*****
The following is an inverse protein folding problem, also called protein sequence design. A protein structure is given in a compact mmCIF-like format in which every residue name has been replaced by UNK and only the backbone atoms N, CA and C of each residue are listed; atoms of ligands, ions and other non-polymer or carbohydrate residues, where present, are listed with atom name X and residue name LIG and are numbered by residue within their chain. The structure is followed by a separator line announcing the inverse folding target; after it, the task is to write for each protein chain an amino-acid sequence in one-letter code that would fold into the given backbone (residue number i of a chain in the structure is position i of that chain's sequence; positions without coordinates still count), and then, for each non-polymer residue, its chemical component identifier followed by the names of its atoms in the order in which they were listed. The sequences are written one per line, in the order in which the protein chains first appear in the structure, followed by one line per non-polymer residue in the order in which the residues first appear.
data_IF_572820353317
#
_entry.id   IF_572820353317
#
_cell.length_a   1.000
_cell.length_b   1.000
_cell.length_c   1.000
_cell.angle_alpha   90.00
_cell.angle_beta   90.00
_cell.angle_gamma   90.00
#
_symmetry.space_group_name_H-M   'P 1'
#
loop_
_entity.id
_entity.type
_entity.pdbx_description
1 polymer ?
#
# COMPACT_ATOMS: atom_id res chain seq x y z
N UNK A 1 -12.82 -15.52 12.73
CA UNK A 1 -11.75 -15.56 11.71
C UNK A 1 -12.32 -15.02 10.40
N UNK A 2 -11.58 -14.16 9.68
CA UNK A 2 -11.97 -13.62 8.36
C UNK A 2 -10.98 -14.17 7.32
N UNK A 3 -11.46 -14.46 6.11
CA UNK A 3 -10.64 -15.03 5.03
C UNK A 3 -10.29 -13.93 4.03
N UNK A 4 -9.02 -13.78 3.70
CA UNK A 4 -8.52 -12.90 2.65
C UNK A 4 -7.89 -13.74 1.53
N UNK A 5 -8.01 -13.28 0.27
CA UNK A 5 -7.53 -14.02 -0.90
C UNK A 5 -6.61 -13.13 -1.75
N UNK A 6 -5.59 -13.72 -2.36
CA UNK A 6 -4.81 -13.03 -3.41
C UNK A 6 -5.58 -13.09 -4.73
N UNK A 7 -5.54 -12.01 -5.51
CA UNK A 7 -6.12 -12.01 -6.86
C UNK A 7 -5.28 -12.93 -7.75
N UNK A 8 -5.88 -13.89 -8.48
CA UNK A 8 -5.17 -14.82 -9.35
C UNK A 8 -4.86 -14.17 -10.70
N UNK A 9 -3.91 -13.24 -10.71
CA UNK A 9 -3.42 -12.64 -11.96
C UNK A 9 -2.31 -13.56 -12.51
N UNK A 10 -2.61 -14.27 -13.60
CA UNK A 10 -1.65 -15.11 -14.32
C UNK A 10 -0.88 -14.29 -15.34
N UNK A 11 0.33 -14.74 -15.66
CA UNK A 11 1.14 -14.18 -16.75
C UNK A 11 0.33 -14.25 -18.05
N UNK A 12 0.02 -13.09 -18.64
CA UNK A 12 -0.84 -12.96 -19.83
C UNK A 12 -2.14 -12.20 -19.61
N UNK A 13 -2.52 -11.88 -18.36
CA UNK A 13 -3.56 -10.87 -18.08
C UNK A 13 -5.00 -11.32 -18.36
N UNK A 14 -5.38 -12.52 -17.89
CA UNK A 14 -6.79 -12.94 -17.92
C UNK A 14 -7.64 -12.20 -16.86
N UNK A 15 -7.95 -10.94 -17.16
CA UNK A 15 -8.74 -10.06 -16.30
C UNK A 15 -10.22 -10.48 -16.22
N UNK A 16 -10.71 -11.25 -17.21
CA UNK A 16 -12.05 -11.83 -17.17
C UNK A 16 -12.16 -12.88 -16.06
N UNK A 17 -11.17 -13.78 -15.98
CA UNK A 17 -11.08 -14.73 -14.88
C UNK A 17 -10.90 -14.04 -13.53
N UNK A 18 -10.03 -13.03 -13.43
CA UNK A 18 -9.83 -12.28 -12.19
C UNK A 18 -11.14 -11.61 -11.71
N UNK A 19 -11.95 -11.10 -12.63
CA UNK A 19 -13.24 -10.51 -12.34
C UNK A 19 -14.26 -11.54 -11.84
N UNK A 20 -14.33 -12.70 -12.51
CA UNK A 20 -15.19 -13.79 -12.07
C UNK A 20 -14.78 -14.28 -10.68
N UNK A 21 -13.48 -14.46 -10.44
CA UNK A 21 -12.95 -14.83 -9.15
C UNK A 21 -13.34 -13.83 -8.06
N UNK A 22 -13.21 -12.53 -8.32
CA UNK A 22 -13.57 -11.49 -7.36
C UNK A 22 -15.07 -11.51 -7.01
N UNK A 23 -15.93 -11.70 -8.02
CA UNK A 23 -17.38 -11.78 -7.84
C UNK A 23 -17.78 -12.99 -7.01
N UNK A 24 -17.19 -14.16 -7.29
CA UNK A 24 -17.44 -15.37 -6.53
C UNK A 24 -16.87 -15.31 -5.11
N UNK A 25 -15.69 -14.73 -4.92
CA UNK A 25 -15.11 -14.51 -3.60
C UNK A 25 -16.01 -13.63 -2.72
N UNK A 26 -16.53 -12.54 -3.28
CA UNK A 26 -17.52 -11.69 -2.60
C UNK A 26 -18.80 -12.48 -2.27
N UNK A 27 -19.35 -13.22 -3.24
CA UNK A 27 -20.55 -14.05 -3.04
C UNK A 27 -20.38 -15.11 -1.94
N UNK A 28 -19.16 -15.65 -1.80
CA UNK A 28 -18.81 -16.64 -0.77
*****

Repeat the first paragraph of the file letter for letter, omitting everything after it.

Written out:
The following is an inverse protein folding problem, also called protein sequence design. A protein structure is given in a compact mmCIF-like format in which every residue name has been replaced by UNK and only the backbone atoms N, CA and C of each residue are listed; atoms of ligands, ions and other non-polymer or carbohydrate residues, where present, are listed with atom name X and residue name LIG and are numbered by residue within their chain. The structure is followed by a separator line announcing the inverse folding target; after it, the task is to write for each protein chain an amino-acid sequence in one-letter code that would fold into the given backbone (residue number i of a chain in the structure is position i of that chain's sequence; positions without coordinates still count), and then, for each non-polymer residue, its chemical component identifier followed by the names of its atoms in the order in which they were listed. The sequences are written one per line, in the order in which the protein chains first appear in the structure, followed by one line per non-polymer residue in the order in which the residues first appear.